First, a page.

How tired do you feel at the end of an average workday? Do you have enough energy to hit the gym or spend time with your family? Or does working eight (or more) hours at the office make you so worn out that you're about to collapse from exhaustion?
Workers in every industry struggle with fatigue and burnout , but if you repeatedly find yourself barely able to get out of bed in the morning, the problem may not just be your sleep schedule or stress-management techniques – it could be that you're stuck in an overly demanding job.
Many employees get worn out at work , but how can job seekers tell which careers are more arduous than the rest? Is it more exhausting to work at a job that requires extreme physical activity, or one with a high stress level ? Police officers  frequently put their lives on the line and engage in dangerous high-speed pursuits, but do they experience more fatigue than senior corporate executives , who shoulder responsibility for the financial security of hundreds (or thousands) of employees? And how do positions with extremely long hours, such as truck driver , rate for their overall "fatigue factor?"
While each is tiring for very different reasons, all three of these positions are among the most-demanding jobs you can find in today's employment market, according to a new study from CareerCast.com's 2009 Jobs Rated Report . Compiled using information from the Department of Labor and Jobs Rated's exclusive data on 200 different jobs , the new report ranks positions based on a combination of work hours, stress and physical demands  to determine the eight most-demanding jobs overall, along with separate rankings of the most exhausting blue- and white-collar positions.
So which career has the greatest number of exhausted employees at the end of each workday? In this year's Report, firefighter  ranks as the most-demanding job by a significant margin, thanks to a combination of long hours, life-threatening situations, physical demands, and responsibility for the lives of others while on the job. However, while police officer has a similar set of requirements, it slides to fourth place, behind surgeon  and corporate executive. Why? Because while police officer ranks extremely high for physical demands, it places below surgeon and senior corporate executive in both stress and average work hours.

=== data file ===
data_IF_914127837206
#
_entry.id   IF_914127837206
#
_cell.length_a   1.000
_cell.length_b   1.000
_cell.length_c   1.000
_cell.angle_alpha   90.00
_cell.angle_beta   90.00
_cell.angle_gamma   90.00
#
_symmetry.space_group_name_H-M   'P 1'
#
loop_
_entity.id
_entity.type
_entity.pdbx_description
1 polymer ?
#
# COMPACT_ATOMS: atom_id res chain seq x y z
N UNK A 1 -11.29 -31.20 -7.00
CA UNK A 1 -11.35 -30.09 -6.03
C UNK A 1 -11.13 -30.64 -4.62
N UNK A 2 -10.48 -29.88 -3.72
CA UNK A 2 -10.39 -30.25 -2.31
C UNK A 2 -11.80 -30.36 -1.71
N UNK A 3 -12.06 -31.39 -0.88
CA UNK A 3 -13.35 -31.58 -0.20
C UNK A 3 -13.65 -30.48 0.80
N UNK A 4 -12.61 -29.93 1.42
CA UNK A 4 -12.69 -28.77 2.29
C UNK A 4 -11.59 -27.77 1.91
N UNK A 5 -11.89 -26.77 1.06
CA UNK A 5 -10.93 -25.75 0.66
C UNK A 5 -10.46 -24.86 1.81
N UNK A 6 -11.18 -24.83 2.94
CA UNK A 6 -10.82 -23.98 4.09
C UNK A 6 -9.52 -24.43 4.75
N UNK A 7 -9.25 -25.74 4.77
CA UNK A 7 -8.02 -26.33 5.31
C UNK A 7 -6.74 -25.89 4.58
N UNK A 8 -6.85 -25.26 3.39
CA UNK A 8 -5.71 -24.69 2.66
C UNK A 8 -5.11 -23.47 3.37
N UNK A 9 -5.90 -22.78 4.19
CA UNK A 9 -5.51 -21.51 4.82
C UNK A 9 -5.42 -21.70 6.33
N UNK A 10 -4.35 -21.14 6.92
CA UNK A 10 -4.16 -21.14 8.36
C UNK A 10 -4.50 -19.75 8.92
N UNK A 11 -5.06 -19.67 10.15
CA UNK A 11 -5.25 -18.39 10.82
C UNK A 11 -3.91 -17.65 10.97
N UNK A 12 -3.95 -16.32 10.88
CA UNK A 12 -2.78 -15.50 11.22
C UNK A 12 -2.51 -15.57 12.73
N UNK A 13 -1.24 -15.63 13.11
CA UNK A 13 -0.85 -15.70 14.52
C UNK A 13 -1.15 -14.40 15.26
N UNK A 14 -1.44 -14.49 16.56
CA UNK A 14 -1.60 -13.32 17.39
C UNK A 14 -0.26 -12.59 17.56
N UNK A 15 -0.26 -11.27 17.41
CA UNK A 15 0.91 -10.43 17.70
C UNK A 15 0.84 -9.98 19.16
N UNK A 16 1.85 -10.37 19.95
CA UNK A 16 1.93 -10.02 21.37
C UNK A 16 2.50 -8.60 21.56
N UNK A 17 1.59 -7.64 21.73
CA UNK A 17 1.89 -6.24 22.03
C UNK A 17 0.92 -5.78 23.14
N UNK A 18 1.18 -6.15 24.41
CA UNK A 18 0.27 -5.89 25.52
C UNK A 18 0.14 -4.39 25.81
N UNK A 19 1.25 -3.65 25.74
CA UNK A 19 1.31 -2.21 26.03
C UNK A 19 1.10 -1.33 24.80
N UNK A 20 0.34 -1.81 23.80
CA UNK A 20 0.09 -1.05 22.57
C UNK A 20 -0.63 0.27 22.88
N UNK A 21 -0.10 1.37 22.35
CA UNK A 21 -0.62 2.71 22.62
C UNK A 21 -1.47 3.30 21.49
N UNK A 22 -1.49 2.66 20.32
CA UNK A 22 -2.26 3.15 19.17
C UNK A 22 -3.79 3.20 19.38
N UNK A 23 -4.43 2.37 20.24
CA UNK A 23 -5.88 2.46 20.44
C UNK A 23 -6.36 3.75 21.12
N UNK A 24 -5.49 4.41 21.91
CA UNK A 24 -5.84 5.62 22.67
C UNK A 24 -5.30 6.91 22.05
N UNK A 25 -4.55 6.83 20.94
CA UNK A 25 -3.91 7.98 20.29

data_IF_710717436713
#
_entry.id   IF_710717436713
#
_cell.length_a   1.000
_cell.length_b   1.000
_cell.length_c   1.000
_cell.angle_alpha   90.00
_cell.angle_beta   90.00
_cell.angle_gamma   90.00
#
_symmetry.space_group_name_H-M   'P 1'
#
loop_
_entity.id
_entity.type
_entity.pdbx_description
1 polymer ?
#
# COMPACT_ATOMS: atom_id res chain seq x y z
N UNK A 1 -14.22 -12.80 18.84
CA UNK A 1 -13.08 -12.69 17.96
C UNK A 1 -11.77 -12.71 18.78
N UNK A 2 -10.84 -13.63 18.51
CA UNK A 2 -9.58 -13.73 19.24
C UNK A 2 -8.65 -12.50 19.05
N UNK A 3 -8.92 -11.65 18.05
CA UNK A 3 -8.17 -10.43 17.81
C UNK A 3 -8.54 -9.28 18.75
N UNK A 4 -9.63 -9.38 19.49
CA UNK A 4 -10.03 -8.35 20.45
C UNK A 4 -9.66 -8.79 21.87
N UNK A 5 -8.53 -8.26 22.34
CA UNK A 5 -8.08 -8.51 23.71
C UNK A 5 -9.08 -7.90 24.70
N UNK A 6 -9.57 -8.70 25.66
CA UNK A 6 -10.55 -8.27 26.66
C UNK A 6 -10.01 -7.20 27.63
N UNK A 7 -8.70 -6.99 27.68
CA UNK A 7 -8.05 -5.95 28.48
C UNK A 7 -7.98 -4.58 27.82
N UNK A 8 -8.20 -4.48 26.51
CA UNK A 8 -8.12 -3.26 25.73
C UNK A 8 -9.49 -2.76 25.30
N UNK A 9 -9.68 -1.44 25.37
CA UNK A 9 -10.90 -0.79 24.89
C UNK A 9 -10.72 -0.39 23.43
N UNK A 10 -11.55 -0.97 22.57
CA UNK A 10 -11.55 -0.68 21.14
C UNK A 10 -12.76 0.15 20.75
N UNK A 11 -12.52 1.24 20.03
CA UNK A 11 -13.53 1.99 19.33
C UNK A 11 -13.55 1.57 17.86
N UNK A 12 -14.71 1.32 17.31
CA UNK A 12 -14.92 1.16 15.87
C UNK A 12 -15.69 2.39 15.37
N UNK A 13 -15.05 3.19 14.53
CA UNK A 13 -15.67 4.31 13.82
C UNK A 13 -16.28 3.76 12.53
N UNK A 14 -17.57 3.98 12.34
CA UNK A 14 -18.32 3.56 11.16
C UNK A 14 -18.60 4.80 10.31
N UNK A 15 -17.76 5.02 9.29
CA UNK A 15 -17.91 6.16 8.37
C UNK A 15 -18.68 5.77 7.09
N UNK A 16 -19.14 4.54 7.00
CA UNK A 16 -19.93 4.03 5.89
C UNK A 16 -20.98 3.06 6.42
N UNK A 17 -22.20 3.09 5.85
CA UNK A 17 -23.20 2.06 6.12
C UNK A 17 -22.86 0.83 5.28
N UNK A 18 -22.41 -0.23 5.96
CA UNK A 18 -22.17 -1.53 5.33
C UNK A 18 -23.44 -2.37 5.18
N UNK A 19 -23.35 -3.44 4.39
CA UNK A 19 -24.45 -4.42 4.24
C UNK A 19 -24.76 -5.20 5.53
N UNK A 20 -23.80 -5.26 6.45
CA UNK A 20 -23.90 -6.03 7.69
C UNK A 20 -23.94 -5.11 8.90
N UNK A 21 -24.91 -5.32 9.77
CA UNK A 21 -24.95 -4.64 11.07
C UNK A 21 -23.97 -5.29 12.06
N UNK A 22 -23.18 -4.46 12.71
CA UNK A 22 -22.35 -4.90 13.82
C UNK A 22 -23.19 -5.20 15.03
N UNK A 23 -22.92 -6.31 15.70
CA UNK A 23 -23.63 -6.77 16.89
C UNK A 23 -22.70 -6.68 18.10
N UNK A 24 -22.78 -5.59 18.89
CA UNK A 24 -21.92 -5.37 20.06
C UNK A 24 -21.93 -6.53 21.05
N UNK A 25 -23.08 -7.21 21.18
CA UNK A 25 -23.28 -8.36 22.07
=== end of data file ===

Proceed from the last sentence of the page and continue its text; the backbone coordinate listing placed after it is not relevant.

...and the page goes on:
If you're looking for a new job  but are worried about conserving your energy, you might want to think twice before starting one of these careers, the nation's eight most-demanding jobs:
The list of most-demanding jobs overall includes a mix of both blue- and white-collar positions, but some of these – sailor  and psychiatrist , for example – rank high for very different reasons. Apart from examples such as firefighter, a majority of blue-collar positions wear out workers because of their physical demands, while demanding white-collar jobs earn their rank due to long hours and anxiety.
To measure the fatigue factor of jobs against more comparable positions, CareerCast.com researchers analyze the most-demanding white-collar and blue-collar jobs as well, broken into separate rankings.
Continue to the next page to see the 8 most demanding blue-collar and white-collar jobs
In compiling lists of the most demanding white- and blue-collar jobs, CareerCast.com researchers examine data on each position's stress level, work hours and physical demands. Looking at exhausting white-collar occupations, the most-demanding job is surgeon , which also ranks second on the overall list. A surgeon's high fatigue factor is due to extreme stress and long hours that can include being on-call late at night. While not as physically demanding as firefighter , surgeon ranks highest among white-collar positions for physical activity as well. Other white-collar jobs with high stress include senior corporate executive , attorney  and physician , while clergy  and pharmacist  make the list largely due to long work weeks.
For job seekers looking to avoid stress, these are the nation's 8 most-demanding white-collar jobs:
While a majority of white-collar jobs are demanding due to stress and long hours, employees in blue-collar positions tend to engage in more intense physical activity. That said, firefighter is the most-demanding blue-collar job, and along with police officer, includes the stress of being responsible for the lives of others. Roustabouts , who maintain oil rigs, also experience anxiety due to the risk of personal injury, and sailors must be concerned about falling victim to piracy. Truck drivers  are required to spend long hours behind the wheel, while automobile body repairers  and tool-and-die makers  shoulder heavy physical demands.
For workers who don't mind late nights and heavy lifting, here are the nation's 8 most-demanding blue-collar jobs:
Depending on your personality, working in a highly demanding job can lead to physical exhaustion, anxiety or intense burnout that can be difficult to cure without changing the way you cope with stress . While in today's market many employees may be glad just to have steady employment , if your workdays are overly draining and you find it difficult to recover, it may be time to look for a new career .
On the other hand, if you’re the type who cares little for sleep, loves pressure and believes hard, physical work only makes you stronger, one of these highly demanding positions could just be the perfect job for you .